Atlanta Mayor Keisha Lance Bottoms orders jail to refuse new ICE detainee

Credit: DaytonDailyNews

Caption
Watch Video from Inside the Border Protection's Processing Detention Center in Texas

Credit: DaytonDailyNews

Atlanta Mayor Keisha Lance Bottoms on Wednesday announced that she had signed an executive order prohibiting the city's jail from accepting new detainees from the U. S. Immigration and Customs Enforcement Agency.

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The city must not be complicit in President Donald Trump's policies that have separated children from their families at the Mexican border, Bottoms said.

"I, like many others, have been horrified watching the impact of President Trump's zero tolerance immigration policy on children and families, Bottoms said in a statement.

"My personal angst has been compounded by the City of Atlanta's long-standing agreement with the U.S. Marshal's Office to house ICE detainees in our city jail."

Bottoms said that she had concerns about a potential unintended consequence of individuals being sent to private, substandard, for-profit facilities elsewhere in the state as a result of the order.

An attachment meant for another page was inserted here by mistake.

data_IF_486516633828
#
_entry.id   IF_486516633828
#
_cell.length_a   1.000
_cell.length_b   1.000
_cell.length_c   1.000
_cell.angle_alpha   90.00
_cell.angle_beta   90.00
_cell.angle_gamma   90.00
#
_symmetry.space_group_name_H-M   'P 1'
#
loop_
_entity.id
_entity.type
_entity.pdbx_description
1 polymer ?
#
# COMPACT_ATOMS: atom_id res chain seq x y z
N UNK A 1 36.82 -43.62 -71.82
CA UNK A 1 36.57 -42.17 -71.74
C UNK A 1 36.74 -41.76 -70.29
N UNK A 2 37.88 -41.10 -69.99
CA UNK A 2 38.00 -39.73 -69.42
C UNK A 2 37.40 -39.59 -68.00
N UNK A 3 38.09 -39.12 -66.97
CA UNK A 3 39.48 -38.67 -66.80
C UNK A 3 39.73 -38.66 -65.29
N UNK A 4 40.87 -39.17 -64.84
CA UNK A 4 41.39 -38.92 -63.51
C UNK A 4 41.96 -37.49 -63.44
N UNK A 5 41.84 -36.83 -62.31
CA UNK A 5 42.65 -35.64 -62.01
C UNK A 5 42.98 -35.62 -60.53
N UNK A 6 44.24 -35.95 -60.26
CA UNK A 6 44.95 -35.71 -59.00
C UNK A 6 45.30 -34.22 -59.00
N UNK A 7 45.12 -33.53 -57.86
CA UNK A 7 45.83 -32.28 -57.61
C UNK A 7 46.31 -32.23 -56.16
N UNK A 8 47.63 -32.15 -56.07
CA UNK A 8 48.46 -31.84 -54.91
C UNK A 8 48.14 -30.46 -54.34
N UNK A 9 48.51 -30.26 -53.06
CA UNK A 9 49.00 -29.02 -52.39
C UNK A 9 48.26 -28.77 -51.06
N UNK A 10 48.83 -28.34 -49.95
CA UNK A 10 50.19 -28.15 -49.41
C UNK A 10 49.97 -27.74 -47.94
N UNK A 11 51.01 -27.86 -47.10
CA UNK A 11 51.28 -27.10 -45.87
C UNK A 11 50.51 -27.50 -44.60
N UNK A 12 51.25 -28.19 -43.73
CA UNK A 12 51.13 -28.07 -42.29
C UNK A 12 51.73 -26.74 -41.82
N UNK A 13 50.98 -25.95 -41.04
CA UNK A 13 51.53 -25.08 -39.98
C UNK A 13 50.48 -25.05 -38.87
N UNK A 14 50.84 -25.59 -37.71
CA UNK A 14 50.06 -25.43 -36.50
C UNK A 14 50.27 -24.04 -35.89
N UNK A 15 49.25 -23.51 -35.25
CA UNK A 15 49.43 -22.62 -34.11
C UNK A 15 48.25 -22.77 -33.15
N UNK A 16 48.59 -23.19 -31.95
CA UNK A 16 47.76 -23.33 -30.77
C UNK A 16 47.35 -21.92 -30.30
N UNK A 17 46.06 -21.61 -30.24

"But the inhumane action of family separation demands that Atlanta act now," she said.

Explore>> Related: Trump signs executive order ending migrant family separations

Bottoms called on the Trump Administration and Congress to enact "humane and comprehensive measures that address our broken immigration system."

Caption
A tent encampment holding the children of immigrants separated at the border was recently built near the Tornillo Port of Entry on June 19, 2018 in Tornillo, Texas. Looking past the tent encampment is the U.S/Mexico border. The Trump administration is using the Tornillo tent facility to house immigrant children separated from their parents after they were caught entering the U.S. under the administration's zero tolerance policy.

Credit: Joe Raedle

A tent encampment holding the children of immigrants separated at the border was recently built near the Tornillo Port of Entry on June 19, 2018 in Tornillo, Texas.  Looking past the tent encampment is the U.S/Mexico border. The Trump administration is using the Tornillo tent facility to house immigrant children separated from their parents after they were caught entering the U.S. under the administration's zero tolerance policy.
Caption
A tent encampment holding the children of immigrants separated at the border was recently built near the Tornillo Port of Entry on June 19, 2018 in Tornillo, Texas. Looking past the tent encampment is the U.S/Mexico border. The Trump administration is using the Tornillo tent facility to house immigrant children separated from their parents after they were caught entering the U.S. under the administration's zero tolerance policy.

Credit: Joe Raedle

Credit: Joe Raedle

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